Pulse Beat Individual Articles

Sustainable Canadian Soy Program Launches with 2023 Crop

Jeanine Moyer, Owner, Barn Door Communications

STEWARDSHIP AND SUSTAINABILITY have long been fundamentals of Canadian farms, especially when it comes to soybean production. But as market continues to evolve, the industry is taking the next step to keep the pace with the competition and maintain market access through a new Sustainable Canadian Soy program.

Launching in March 2023, the Sustainable Canadian Soy program is the result of extensive industry consultations and collaboration that will meet customer needs for verified sustainable soybeans.

“This program is important for all Canadian soybean growers,” says Brian Innes, executive director with Soy Canada. “It’s an important step forward in delivering what governments and customers are asking for.”

The Sustainable Canadian Soy program is a voluntary market-driven whole-farm program that will enable the Canadian soybean industry to compete with international competitors, like the United States and South America.


“A verifiable sustainability program is the cost of admission for some international soybean markets,” explains Innes. “Our competitors are already sharing their ability to produce soybeans sustainably, and in the absence of our own verifiable program, our customers are left to make assumptions. We need to show we’re following sustainable production practices.”

Customers for food grade and Identity Preserved (IP) soybeans in the European Union and Japan are currently driving the need for a verified supply of sustainably produced soybeans. The first segments of the value chain to implement the program will be growers, grain handlers, and exporters of food grade and IP soybeans.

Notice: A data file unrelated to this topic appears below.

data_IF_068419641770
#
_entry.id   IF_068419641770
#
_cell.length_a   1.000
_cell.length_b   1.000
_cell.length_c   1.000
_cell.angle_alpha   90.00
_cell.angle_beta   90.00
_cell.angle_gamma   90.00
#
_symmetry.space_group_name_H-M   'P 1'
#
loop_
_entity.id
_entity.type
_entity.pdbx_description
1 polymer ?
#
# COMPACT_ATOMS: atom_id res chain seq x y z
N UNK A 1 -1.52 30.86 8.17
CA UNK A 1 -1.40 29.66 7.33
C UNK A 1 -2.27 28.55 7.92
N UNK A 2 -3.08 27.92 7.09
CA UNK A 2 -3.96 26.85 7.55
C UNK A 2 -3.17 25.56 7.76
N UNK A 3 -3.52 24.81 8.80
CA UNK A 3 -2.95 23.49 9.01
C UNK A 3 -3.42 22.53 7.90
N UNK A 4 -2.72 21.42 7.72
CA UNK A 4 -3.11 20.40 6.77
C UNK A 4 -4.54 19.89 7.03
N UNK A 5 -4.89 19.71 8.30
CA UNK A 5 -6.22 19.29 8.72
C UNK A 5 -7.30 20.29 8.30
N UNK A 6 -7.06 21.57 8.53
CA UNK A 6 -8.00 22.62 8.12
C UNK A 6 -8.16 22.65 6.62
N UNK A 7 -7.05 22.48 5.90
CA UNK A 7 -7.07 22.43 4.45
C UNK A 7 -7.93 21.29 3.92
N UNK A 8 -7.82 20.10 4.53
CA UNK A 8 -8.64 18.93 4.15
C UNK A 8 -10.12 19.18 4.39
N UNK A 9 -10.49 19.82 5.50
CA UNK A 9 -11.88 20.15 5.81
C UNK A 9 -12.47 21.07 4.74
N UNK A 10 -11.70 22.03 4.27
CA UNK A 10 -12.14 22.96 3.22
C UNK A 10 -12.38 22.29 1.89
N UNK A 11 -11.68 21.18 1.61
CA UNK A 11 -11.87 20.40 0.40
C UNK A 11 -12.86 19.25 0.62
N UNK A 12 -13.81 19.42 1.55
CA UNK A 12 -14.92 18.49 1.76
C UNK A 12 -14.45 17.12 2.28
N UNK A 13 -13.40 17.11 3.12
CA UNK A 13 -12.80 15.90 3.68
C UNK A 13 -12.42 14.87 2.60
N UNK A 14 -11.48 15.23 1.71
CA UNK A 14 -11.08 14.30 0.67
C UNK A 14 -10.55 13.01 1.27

And while the program may not be needed for every Canadian soybean grower today, new regulations in the EU requiring proof that soybeans shipped to the EU are not grown on deforested land, starting with the 2024 crop, could increase the need for verified sustainable soy.

“It’s not clear yet what we’ll need to do to continue shipping to the EU, but it’s a sign of the growing need to document our sustainable production practices here in Canada to meet the requirements of our customers and their governments,” says Ernie Sirski, Soy Canada board member. “As farmers we’re using sustainable production practices and will continue to do so in the future – but our future also depends on continued market access.”


The need to verify production practices isn’t a new concept. Conversations about the need to develop a Canadian soy sustainability program started a few years ago. Led by Soy Canada, extensive industry consultations to develop such a program began in earnest in 2021 with board discussions, member meetings, and one-on-one conversations. Throughout the process, the entire Canadian soybean value chain was consulted, including grower associations and other industry organizations like Pulse Canada. In addition, focused consultations were conducted with 25 different organizations that included members and non-member grain handlers and processors.

Manitoba Pulse & Soybean Growers (MPSG) was instrumental in the development of the Sustainable Canadian Soy program, bringing growers’ voices to the table to shape the program.